How to Manage Employees with Different Personalities

How to Manage Employees with Different Personalities

A wide range of benefits is associated with working with a diverse team. It helps to add immense depth and insight to collaboration efforts in the workplace. Working with people with different personalities can also be challenging, even in the healthiest workplaces. Personality clashes are inevitable due to differences in opinions, leadership styles, and communication.

Knowledge of managing teams with different personalities is critical whether you are a manager or a business owner.

Tips for Working with Individuals with Different Personalities

Knowing how to manage people with different personalities can help to achieve organizational goals and create a company culture in line with your brand.

1. Prioritize Shared Goals

If you are seeking to master how to manage different personalities in the workplace, you must understand that shared goals are critical to team productivity. The shared goals will act as your team’s unifier. Working as a team doesn’t mean that everyone sacrifices their opinions for others. Rather, it means prioritizing the team’s ultimate purpose as a whole.

2. Embrace What others Bring to the Table

Managing employees with different personalities can come with differences in opinions. However, you can capitalize on these differences to enhance collaboration within the team. Managers who know how to manage different team personalities embrace the differences between team members to create cohesion.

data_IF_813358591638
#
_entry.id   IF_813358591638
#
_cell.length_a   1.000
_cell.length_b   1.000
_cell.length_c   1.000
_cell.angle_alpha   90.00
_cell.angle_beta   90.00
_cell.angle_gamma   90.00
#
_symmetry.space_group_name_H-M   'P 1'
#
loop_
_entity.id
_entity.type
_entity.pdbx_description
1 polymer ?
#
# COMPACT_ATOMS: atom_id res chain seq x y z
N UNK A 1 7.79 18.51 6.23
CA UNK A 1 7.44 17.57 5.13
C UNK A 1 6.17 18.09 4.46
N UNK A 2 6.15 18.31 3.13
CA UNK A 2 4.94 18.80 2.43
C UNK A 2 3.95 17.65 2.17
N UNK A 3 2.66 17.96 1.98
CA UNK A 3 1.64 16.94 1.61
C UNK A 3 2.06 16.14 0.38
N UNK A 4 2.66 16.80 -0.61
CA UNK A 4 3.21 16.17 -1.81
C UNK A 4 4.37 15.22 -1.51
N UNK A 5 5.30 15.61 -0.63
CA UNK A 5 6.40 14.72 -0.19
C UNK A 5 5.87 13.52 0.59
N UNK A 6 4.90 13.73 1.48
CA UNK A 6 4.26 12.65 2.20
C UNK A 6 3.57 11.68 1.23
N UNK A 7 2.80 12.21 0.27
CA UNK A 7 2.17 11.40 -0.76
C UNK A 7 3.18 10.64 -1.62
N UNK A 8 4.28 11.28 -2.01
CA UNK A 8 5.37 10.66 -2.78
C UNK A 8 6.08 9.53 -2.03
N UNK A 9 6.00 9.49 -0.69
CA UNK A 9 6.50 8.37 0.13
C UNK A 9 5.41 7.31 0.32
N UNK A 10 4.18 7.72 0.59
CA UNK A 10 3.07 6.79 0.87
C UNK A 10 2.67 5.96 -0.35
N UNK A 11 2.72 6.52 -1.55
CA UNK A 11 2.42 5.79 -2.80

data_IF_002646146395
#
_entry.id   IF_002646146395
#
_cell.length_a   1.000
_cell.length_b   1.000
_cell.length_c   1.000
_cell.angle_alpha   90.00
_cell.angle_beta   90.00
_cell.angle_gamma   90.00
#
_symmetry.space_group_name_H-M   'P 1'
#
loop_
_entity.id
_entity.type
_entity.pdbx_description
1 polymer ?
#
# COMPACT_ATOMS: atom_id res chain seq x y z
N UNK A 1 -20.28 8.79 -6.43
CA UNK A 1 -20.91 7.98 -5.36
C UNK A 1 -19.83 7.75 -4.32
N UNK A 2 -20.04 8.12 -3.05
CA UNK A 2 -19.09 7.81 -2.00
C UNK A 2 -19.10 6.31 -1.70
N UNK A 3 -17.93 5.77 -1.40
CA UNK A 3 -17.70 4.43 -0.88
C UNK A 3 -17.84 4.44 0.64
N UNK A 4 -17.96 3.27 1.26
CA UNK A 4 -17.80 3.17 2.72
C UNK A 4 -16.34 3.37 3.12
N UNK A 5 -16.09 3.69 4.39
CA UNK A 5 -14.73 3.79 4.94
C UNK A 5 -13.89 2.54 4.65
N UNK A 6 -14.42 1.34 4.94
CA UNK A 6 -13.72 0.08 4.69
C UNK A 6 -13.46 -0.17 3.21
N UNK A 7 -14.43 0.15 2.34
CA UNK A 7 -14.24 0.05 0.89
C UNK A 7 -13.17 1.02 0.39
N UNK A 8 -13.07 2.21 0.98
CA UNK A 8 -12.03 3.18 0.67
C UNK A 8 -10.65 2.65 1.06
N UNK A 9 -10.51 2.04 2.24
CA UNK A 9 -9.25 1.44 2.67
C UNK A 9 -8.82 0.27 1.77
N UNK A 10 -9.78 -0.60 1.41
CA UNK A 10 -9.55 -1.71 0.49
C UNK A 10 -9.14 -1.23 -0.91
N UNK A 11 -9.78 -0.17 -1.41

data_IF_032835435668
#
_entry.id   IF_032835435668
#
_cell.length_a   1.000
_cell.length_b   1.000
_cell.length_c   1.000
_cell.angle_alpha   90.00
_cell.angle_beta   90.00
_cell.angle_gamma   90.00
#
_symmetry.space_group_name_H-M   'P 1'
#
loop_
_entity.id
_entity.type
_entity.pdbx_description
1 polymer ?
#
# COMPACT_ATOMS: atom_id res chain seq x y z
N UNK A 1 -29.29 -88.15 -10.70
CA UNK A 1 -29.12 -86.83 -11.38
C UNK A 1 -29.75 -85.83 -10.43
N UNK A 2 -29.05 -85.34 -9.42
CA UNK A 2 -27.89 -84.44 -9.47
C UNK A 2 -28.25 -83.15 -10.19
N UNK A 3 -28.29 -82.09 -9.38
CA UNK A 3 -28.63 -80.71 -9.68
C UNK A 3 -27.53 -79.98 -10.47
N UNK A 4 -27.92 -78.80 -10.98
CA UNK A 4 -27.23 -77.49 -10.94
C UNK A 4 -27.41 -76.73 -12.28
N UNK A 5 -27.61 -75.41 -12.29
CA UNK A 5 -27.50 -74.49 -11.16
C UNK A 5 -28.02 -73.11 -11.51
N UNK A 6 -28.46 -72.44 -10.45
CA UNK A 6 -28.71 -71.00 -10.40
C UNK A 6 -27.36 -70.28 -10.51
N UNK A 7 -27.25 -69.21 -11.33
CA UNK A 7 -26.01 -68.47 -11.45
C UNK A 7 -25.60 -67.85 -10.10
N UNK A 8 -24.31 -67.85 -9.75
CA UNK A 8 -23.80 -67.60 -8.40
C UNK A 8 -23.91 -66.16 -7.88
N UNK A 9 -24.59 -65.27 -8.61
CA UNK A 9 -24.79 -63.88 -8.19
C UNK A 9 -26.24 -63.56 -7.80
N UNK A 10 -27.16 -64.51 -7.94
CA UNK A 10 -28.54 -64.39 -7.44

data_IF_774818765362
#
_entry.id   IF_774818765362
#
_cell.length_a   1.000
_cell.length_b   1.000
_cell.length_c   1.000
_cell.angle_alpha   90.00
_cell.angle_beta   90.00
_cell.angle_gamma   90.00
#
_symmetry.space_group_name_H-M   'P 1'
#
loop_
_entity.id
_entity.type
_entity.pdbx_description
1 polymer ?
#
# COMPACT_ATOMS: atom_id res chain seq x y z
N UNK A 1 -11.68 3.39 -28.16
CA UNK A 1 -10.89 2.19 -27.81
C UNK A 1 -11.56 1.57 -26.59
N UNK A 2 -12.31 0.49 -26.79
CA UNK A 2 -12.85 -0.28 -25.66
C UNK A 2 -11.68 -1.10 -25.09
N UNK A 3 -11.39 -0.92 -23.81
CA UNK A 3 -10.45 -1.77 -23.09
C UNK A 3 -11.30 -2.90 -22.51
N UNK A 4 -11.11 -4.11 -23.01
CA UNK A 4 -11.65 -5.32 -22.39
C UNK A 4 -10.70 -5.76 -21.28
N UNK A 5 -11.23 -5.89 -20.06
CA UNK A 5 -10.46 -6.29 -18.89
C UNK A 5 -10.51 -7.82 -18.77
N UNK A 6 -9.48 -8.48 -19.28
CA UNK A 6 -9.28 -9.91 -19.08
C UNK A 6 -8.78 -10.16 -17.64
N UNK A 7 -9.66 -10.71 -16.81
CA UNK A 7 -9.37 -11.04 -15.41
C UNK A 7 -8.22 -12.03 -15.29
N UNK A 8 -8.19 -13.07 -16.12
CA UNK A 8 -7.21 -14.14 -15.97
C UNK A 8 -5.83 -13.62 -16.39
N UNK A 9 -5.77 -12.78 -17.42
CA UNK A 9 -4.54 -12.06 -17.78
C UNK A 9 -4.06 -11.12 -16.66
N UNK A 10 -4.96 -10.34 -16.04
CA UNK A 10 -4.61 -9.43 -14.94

For example, you can choose to view the positive side of an aggressive team member who is also direct in expressing their ideas, allowing for a clear exchange of information. Another coworker who may be passive may also be considered someone who exercises empathy.

3. Understand Each Role in Your Team

Part of how to manage different personalities in the workplace involves knowing the strengths required for each role. For instance, you can consider giving a team member with extroverted traits a client-facing role.

Understanding what is needed for each role can help you make strategic decisions while incorporating complementary personalities to reduce friction within the team.

4. Seek to Understand Each Employee

One way to manage different personalities is to try and understand what is going on in the lives of each of your team members. This will help you to better understand what drives your employees, what motivates them, and what they hope to achieve.

One way you can try to understand your team members is by having one-on-one meetings where you ask open-ended questions. Ensure to give the questions to your employees before the meeting so that it doesn’t look like they are on the spot.

5. Understand Your Own Biases and Address Them

Managers can learn how to manage different personalities by realizing that they hold prejudices against specific groups of people based on race, color, or even gender, among other personalities. Such biases often affect how we view others and how we interact with them.

You can, however, address this problem through bias training that dissects the roots of the problem, enabling managers to handle different personalities in the workplace.

6. Practice Empathy

Great managers lead by example, especially when mastering how to manage diverse employees. Empathy can help you to better manage people with different personalities as it helps you to model responses from the speaker’s point of view.

Empathetic communication allows you to use the strength of the other team member and therefore reduces room for conflict. In addition, practicing empathy allows you to improve organizational productivity when team members understand each other.


Working with employees with different personalities can be beneficial to your team. You can maximize the diversity of opinions that come with diverse teams and, therefore, the ability to solve conflicts from multiple perspectives.

However, diverse teams come with challenges, including differences in opinions and beliefs, which could lead to friction among the team members. You can use tools like empathetic communication, bias training, and understanding team roles to better understand your team members.